Co-Authored By: John Deane and Natasha Deane
We had been looking forward to visiting Tullahoma since we decided to undertake our Tennessee listening tour. Until recently, we only knew Tullahoma as a city on the regional weather map on the six o’clock news. We were curious about the area and wanted to learn more than what we heard on the weather report.
Our visit to Tullahoma was on a warm September day. Our agenda was filled with meetings at the South Jackson Civic Center and the Mayor’s office; however, we also wanted to get outdoors and experience some of the area’s natural beauty.
Tullahoma is a micropolitan district (population 20,000) in Coffee County serving over 100,000 in Coffee, Franklin and Moore counties. About 3,000 residents in the area work at the Arnold Air Force Base, which was created during World War II as a training facility for troops headed to Europe, but today is a sophisticated Air Force research and development operation, affiliated with the University of Tennessee Space Institute (“UTSI”). More United States astronauts have graduated from UTSI than anywhere in America. Additionally, Arnold Air Force Based and UTSI have the second largest wind tunnel in the world and hypersonic air planes that can reach MACH 5 speeds or more.
The Tullahoma Airport is the fifth busiest in the state of Tennessee, despite offering no commercial flights. Vanderbilt Life Flight is based at the Tullahoma airport, and skydiving is offered to those who choose to jump out of an airplane in mid-flight. The Beechcraft Heritage Museum is an extensive aviation museum that attracts enthusiasts from across the state and beyond.
In large part due to the influence of Arnold Air Force Base and UTSI, 24% of Tullahoma’s residents have a master’s degree or higher level of education. The public school system here has ranked between third and fifth in the state of Tennessee over the last decade, likely due to strong parent engagement.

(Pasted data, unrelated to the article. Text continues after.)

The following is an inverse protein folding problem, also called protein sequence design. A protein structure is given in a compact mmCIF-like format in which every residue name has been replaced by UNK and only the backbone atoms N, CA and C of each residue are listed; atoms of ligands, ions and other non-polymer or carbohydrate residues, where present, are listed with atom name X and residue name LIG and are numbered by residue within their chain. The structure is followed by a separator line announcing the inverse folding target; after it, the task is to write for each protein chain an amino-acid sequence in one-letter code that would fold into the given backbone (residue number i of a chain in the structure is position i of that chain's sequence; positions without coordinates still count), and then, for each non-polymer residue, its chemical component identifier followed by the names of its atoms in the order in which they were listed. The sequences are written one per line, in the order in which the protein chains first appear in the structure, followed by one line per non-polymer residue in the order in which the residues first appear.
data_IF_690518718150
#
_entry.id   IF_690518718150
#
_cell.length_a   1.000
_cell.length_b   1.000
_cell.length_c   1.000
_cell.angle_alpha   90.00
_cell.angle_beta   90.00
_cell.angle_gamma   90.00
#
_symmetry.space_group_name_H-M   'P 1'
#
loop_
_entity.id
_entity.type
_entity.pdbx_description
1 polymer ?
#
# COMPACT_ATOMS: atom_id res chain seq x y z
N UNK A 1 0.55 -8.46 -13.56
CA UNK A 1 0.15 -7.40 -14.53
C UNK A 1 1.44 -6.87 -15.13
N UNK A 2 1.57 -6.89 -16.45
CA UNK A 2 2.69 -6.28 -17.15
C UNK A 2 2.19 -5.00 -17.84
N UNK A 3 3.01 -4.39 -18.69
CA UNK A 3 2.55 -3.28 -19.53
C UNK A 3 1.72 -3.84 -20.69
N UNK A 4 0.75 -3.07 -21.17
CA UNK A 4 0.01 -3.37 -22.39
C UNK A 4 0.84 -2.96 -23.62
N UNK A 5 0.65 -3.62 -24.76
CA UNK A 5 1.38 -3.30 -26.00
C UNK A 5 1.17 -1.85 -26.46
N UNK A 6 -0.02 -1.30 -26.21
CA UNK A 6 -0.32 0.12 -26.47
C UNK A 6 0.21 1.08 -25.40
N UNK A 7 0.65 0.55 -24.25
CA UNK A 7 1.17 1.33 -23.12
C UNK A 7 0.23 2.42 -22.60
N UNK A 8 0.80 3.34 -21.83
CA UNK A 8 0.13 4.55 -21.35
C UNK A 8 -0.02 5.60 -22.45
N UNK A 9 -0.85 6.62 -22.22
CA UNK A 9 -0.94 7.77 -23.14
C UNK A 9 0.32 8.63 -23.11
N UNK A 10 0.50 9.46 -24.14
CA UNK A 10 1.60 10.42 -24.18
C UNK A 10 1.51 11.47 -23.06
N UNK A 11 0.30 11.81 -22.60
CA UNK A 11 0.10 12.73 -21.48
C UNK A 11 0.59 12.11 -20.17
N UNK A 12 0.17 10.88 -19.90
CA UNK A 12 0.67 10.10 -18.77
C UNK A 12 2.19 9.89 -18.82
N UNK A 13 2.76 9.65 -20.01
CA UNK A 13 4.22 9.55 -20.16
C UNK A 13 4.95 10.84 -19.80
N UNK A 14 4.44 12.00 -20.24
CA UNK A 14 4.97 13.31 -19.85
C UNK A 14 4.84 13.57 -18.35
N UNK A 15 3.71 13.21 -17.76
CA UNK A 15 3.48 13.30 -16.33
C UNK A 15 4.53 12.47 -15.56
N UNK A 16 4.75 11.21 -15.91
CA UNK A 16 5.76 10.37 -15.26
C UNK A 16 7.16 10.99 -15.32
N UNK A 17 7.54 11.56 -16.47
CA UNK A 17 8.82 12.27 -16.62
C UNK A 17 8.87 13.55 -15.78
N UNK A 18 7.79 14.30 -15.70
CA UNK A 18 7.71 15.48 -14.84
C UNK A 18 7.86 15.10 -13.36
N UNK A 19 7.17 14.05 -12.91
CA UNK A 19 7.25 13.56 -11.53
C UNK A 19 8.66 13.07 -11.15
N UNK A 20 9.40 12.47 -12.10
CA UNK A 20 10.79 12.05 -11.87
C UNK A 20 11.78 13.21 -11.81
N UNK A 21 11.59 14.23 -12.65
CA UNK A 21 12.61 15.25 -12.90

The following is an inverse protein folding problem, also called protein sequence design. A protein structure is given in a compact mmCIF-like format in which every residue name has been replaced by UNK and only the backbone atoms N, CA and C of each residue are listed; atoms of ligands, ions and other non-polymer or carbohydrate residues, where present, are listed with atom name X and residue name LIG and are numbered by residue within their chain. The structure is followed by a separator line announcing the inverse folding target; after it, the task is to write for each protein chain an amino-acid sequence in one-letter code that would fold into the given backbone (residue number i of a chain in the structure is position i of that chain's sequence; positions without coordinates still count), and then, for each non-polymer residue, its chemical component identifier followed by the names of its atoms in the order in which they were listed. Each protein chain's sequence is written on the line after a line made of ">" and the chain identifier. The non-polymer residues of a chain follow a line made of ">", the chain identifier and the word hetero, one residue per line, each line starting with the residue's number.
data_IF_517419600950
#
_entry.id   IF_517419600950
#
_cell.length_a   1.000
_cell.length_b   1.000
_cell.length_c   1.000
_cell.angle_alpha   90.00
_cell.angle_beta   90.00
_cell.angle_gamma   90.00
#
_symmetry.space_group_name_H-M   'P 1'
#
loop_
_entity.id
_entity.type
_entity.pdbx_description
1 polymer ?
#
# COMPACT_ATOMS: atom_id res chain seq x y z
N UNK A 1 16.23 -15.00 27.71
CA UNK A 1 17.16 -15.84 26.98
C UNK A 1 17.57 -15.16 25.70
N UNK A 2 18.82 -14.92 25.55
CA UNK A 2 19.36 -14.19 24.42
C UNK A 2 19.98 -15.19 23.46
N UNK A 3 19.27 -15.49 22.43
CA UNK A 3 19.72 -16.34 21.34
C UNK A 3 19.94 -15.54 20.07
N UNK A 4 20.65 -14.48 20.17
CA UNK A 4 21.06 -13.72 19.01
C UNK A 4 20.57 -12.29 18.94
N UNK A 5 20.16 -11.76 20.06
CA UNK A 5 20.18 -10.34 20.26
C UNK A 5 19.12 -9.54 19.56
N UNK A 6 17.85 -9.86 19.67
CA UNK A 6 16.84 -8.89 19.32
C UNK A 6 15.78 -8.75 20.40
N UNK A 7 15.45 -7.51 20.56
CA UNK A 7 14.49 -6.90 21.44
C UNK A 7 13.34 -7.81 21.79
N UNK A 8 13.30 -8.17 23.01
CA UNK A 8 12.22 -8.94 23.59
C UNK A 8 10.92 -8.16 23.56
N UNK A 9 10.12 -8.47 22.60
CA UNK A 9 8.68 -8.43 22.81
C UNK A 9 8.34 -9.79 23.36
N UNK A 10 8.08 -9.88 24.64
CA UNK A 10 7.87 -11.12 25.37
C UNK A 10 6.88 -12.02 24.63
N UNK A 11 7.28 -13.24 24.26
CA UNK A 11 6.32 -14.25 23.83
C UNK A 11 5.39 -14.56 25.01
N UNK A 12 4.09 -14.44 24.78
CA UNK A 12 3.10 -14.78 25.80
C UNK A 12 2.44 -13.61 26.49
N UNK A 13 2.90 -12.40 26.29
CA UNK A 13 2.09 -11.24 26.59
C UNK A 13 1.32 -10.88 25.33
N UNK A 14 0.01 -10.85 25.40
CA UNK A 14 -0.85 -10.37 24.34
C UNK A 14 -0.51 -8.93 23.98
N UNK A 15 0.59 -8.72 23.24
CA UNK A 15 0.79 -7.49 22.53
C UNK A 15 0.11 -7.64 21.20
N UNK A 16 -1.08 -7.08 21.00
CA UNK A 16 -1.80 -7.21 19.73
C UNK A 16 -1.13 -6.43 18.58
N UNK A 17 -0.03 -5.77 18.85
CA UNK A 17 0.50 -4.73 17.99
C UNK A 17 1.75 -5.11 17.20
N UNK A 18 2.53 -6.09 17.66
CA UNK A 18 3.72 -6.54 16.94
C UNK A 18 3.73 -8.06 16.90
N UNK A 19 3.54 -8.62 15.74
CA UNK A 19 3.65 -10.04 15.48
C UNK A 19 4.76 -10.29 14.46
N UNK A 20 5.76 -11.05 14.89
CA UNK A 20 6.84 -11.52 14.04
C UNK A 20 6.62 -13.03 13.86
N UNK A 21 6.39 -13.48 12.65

We visited the South Jackson Civic Center which operates out of the original historic 1886 Public School facility that houses a 450 seat auditorium for community theatre, music and other events. The Civic Center is led and operated mostly by a highly engaged group of 100 to 200 volunteers, clocking a combined 8,000 to 10,000 hours per month hosting festivals and performing arts events (including well-known Broadway musical revues such as “The Rocky Horror Picture Show,” “Sweeny Todd,” and “Beauty and the Beast”) and music enrichment. Plans are underway to convert the old public school cafeteria into a black box theatre that will seat 85 and dead space between buildings into a small outdoor amphitheater and event space.
We had to choose between three highly recommended lunch spots, Emil’s Kitchen, One22West and the Celtic Cup. We ultimately chose the Celtic Cup for a healthy salad with quiche and then stopped by the Waters Edge Chocolate shop for some ice cream and chocolates to take home.
Following lunch, we met with Winston Brooks, City Manager, who graciously explained to us the (mostly) advantages and challenges that Tullahoma presents for residents and those in management. Following our meeting with Mr. Brooks, we drove a short three to four miles from town to the 420-acre state natural area known as Short Springs for a hike down to Machine Falls. A great end to a beautiful fall day. Tullahoma, we’ll be back!
Published on November 5, 2018 2:20pm
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